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Kennesaw_State_Commons_Dining_Hall.jpeg Kennesaw State University
The Commons dining hall at Kennesaw State’s Kennesaw campus serves a large commuter population.

Georgia’s Kennesaw State University adapts to COVID, demand

A commuter-heavy student population drives interest in to-go offerings.

For Kennesaw State University, the COVID pandemic put some plans temporarily on hold, but also created an opening for the university dining staff to hit reset.

The Georgia school implemented a broad range of solutions to protect students and staff when classes resumed last fall at its two metro Atlanta campuses. Among measures: reduced seating capacity, removal of self-serve stations, a move to cashless operations and a contactless POS upgrade, the expected social distancing/cleaning protocols, and more outdoor events.

Takeout took on greater emphasis at both campuses. All meal plan holders were automatically enrolled in the Takeout Club, which provides students with recyclable to-go containers. Grubhub, which already serviced the campuses, also came in handy.

“Fortunately, we had a well-established relationship with Grubhub, since we already offered a Grubhub pick-up menu in the dining halls,” says Jenifer Duggan, senior director of university dining. “We quickly pivoted and expanded our a la carte menu and introduced a ‘meal plan combo’ where students could choose from an entrée, side, dessert and beverage selection for one meal plan entry,” she adds. The arrangement affords contactless ordering, payment and pickup.

Arguably the toughest challenge in the COVID era has been switching from self-service to staff-service, Duggan says. “We had to increase staffing and completely change the layout of the stations, which presented setup, speed of service and guest traffic flow challenges,” she observes.

The Grubhub partnership also helped manage traffic. The retail locations transitioned to all Grubhub ordering, which helped them operate despite labor shortages last fall, and Grubhub has been a success story in the dining halls, “which is no surprise,” Duggan says. “It’s been a transition in consumer behavior that the industry as a whole is experiencing, and we aren’t moving away from that any time soon.” The two campuses will expand pickup areas in the fall semester and keep the to-go meal plan combos in place.

Kennesaw State University Kennesaw_State_GrubHub.jpeg

Kennesaw State’s relationship with Grubhub had deepened over the past year and has eased congestion.

During the 2020-2021 academic year Georgia state colleges adopted fully online, hybrid and in-person learning. Commuters outnumber on-campus residents at the KSU campuses, and between the two groups, university dining facilities captured 55-60 percent of their normal volume.

In the interim, KSU has moved ahead with renovations and menu revamps that were paused once COVID hit.

A Marietta campus dining hall was outfitted with new custom millwork and new layouts for some stations—part of a much-needed refresh, Duggan says. New equipment and an improved production and service flow are providing more flexibility. The global cuisine station, for example, has room to prepare and serve more complex dishes, thanks to expanded cooler space and inset induction burners. That station also includes a fresh pasta production area, new to the campus, and new hot/cold units in place of the existing service wells, which will better accommodate menu updates.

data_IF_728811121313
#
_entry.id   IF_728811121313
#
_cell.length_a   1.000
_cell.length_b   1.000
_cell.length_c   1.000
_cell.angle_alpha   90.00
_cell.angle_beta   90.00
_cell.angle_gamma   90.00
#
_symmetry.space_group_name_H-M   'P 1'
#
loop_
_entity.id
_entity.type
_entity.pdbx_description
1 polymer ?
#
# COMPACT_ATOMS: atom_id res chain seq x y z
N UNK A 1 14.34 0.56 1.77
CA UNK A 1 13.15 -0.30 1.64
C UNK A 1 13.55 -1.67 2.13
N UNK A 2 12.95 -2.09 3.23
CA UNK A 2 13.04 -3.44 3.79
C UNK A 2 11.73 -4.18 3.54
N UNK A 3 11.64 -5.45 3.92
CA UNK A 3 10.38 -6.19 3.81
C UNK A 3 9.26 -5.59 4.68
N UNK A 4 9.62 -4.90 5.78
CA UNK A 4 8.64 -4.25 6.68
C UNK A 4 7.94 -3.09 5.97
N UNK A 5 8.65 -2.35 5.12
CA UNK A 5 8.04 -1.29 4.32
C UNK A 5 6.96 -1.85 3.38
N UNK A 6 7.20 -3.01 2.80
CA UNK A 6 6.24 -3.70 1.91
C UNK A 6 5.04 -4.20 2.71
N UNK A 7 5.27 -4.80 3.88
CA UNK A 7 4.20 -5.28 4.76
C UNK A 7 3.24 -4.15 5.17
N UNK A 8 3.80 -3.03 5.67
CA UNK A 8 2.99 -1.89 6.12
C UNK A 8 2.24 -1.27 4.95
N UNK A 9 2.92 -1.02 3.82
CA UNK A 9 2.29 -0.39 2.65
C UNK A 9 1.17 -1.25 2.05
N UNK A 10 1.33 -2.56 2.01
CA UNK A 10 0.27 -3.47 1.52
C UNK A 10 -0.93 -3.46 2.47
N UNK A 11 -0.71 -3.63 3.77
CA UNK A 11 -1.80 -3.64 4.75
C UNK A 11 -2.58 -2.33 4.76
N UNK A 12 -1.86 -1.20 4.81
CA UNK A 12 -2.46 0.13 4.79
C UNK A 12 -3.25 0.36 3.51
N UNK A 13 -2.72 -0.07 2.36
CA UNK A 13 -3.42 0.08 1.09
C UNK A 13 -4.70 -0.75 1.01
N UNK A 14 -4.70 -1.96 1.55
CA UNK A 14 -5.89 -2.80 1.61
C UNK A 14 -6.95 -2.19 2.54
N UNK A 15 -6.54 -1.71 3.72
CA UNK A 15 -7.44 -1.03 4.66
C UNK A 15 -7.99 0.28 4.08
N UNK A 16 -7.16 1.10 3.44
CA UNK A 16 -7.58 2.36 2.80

On the Kennesaw campus, a new Moe’s Southwest Grill opened in August 2020, following a six-month delay because of COVID.

“Moe’s was shocked that we wanted to open—most C&U operators were closing locations, not opening new ones—but we wanted to open so that students had something exciting and new,” Duggan notes.

University dining also expanded its partnership with the university’s CARE Services to provide meals, dining hall entries and dining dollars for students who are homeless, food insecure or in the foster care system.

The foodservice team had the ability to adapt in part because it is unencumbered by outside management.

In 2017, the university ended its contract with a third-party foodservice manager and brought operations in house. Duggan says the desire for a more customized offering factored into the decision: with two unique campuses, the cookie-cutter approach of a management company wasn’t the best fit, she says.

“We are now able to react quickly to students’ needs and requests without a lot of back and forth with a vendor, and there are no contractual terms and negotiations necessary. On top of that, we were able to redirect management fee expenses to other areas,” she adds.

Going forward, Duggan expects some COVID-driven measures will remain. Students reacted positively to holding events outdoors, for instance. And the importance of takeout can’t be underestimated. The university is working on ways to expand its partnership with Grubhub, including delivery from on-campus restaurants to residents of dorms and nearby off-campus housing.

KSU also hopes to begin offering heat-and-eat meals and weekly meal kits in the fall.

“These check the boxes for students who live on campus and have access to shared kitchens or private kitchenettes, our high commuter student population and faculty and staff who want to take dinner home instead of dealing with meal prep and cooking,” Duggan says.

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